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Zika Virus Awareness

Author: Dr. William Rappaport
May 2016

Mosquito ZikaI have been getting numerous calls from patients concerned about the Zika virus. Below are the facts, background and prevention tips. Remember there have always been dangerous viruses that make us very sick including Yellow fever, Dengue, Ebola, as well as, viruses that cause birth defects such as Rubella (German Measles), and CMV.

Time and patience brings vaccines and medications which prevent horrible outcomes. Understanding the facts and ways to prevent the spread can help society at large.

Let's remain smart!


1-People usually get Zika through a mosquito bite but not just any mosquito. It is a mosquito called Aedes aegypti. They live in the below places.

2- Areas of active transmission in the world include Mexico, Areas of Central America, Aruba, Barbados, Bolivia, Bonaire, Brazil, Columbia, Dominican Republic, the Virgin Islands and other temperate climates. Zika is rarely found at elevations over 6500 feet.

3-The most common symptoms are fever, rash, joint pain and conjunctivitis. Most are mild and do not need to be hospitalized.

4- It is rare but possible for Zika to spread from person to person through sexual contact and blood. It is NOT spread through causal contact.


1-The Zika virus, discovered in 1952 in Uganda Africa causes a mild infection spread by mosquitos after a 3 to 12 day incubation. The vast majority of infections go unnoticed but can cause symptoms that include fever, rash, joint pains and headache.

2-Despite a mild infection the great global concern is that Zika causes congenital malformations in newborns specifically, microcephalus and other brain abnormalities. Again, most women carrying malformed infants live or have visited the above areas and were asymptomatic during their pregnancy. Another fear is that Zika can also cause a paralysis commonly known as Guillain-Barré syndrome in both men and women.

3-Although infected mosquitos have not been found in United States today there are greater than 500 infected pregnant women in the United States who have either visited endemic areas or became infected through sexual contact.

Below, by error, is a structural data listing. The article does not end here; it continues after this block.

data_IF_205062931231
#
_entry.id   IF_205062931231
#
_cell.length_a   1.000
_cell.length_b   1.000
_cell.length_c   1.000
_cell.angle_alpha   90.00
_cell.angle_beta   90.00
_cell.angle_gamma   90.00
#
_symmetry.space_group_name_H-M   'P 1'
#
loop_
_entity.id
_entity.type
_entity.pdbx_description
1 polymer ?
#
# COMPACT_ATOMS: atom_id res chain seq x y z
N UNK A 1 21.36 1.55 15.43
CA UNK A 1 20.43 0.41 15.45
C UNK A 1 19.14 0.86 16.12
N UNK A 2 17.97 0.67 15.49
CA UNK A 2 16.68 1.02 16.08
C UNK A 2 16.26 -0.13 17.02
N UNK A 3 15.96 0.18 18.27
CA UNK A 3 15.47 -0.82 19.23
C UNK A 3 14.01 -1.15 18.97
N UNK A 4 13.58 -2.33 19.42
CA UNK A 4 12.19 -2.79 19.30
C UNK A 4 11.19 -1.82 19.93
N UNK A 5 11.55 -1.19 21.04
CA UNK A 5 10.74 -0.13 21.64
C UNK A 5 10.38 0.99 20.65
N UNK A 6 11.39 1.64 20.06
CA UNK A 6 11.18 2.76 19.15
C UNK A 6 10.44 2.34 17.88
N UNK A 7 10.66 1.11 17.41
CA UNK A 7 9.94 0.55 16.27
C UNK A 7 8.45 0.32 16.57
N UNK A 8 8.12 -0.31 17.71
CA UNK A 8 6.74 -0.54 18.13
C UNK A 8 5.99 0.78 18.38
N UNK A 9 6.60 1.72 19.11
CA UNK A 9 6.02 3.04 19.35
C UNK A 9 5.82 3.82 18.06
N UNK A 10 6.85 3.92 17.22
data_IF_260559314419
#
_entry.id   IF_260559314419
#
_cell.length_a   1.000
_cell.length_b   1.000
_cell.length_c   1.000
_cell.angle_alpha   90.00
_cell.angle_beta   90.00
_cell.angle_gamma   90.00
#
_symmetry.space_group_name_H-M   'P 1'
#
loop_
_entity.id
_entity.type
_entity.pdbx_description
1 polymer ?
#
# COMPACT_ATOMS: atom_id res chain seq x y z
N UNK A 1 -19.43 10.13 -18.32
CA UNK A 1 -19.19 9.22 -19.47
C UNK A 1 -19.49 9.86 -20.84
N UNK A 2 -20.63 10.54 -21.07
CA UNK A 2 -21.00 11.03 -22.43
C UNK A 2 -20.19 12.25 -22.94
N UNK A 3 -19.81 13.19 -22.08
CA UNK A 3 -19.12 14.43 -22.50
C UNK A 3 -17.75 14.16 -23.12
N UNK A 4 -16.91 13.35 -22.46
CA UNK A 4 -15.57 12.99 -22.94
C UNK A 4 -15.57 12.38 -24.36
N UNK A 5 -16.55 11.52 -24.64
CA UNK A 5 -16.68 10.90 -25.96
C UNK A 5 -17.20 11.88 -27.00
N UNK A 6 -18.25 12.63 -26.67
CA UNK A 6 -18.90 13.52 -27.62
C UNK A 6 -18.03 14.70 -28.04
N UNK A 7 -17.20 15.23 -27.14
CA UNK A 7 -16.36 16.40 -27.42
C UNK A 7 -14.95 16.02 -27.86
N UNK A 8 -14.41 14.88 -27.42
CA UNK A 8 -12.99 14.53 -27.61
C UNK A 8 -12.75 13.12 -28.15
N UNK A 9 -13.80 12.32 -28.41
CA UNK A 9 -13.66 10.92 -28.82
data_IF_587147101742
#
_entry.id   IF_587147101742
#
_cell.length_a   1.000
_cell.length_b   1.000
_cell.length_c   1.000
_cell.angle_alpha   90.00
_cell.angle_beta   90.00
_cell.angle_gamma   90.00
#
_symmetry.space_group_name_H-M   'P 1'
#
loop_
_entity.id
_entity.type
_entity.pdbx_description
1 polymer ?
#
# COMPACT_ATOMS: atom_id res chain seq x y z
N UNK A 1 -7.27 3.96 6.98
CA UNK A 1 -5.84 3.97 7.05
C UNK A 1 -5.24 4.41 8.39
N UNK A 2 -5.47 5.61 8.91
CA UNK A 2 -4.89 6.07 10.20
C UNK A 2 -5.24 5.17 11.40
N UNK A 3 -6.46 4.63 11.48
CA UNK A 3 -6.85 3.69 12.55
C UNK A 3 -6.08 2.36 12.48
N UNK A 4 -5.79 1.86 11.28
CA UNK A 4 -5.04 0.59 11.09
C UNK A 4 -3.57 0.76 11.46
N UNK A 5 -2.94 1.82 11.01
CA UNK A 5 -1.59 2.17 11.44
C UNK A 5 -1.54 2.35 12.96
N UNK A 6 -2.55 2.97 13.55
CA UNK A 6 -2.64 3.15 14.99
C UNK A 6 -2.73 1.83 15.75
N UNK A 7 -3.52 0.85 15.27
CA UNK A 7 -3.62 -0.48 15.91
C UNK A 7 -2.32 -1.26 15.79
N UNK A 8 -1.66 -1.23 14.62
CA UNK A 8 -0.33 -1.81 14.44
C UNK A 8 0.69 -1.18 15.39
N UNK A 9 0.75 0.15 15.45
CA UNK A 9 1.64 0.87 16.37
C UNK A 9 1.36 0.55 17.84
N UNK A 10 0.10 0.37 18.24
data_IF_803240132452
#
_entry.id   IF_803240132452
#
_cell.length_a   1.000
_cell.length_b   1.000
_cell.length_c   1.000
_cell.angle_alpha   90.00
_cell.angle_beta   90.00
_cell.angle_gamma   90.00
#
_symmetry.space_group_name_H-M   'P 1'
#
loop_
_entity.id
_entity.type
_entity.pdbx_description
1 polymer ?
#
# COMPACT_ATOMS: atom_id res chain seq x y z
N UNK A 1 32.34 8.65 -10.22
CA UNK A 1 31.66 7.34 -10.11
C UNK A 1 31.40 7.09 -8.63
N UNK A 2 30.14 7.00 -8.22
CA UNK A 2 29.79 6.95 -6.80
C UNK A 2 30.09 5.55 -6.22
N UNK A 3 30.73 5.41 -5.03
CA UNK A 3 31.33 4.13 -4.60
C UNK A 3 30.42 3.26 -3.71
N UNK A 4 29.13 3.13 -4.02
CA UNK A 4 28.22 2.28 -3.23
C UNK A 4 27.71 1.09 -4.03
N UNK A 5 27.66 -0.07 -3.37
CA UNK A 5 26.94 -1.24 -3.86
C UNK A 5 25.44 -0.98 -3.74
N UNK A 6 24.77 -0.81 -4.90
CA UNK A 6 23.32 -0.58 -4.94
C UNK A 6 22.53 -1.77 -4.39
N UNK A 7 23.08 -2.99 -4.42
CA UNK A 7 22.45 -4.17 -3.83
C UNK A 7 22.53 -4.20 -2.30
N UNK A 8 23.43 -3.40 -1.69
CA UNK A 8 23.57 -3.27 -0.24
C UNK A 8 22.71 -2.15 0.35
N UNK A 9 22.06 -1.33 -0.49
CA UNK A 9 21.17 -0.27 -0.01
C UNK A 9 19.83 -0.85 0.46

4- Areas of the USA at risk for developing endemic Zika virus with high temperatures and dense mosquito populations include Puerto Rico, US Virgin Islands, Hawaii, Guam, Florida and Texas.


1-Mosquito controls such as applying insect repellant (DEET), wearing long sleeves especially in the evenings, sleeping with mosquito bed nets, and treating clothing with permethrin, avoid standing water.

2- Vaccine development is underway. A phase 1 trial will start in September to study safety. Clinical efficacy trials should start in 2017.

3-Symptomatic women who have traveled to endemic areas should wait at least eight weeks after returning home to attempt conception.

4-Asymptomatic women with possible exposure should also wait 8 weeks before attempting pregnancy. Men visiting endemic areas should wait six months or use condoms during that time before attempting pregnancy.

For further information go to http://www.cdc.gov/zika/pregnancy/


Thoughts on Influenza Vaccines

Author: Dr. William Rappaport
September 2015

Flu VaccinationThe flu is as a very severe respiratory infection that can make your life miserable for up to two weeks. The analogy to a cold is that a cold is a lit match and the flu is a fire buring out of control. Not every cough or fever is influenza and these infections cannot be protected by a vaccine.

Real influenza can be protected by vaccines. This happens by causing antibodies to develop in the body about two weeks after taking the vaccine. These antibodies induce protection against specific flu virus's prevalent in the community. How effective the vaccine is varies with the season and the vaccine match to common strains of influenza circulating the globe. It protects against serious symptoms of influenza including high fever, cough, severe malaise, fatigue, and even post viral depression. The vaccine protects against severe illneses such as pneumonia and subsquent hospitalization which can occur in the very young less than five years of age, people older than 65, and those with a lower immune system. Unfortunately, about 30,000 people die every year in this country. Many of these deaths could be prevented by vaccination.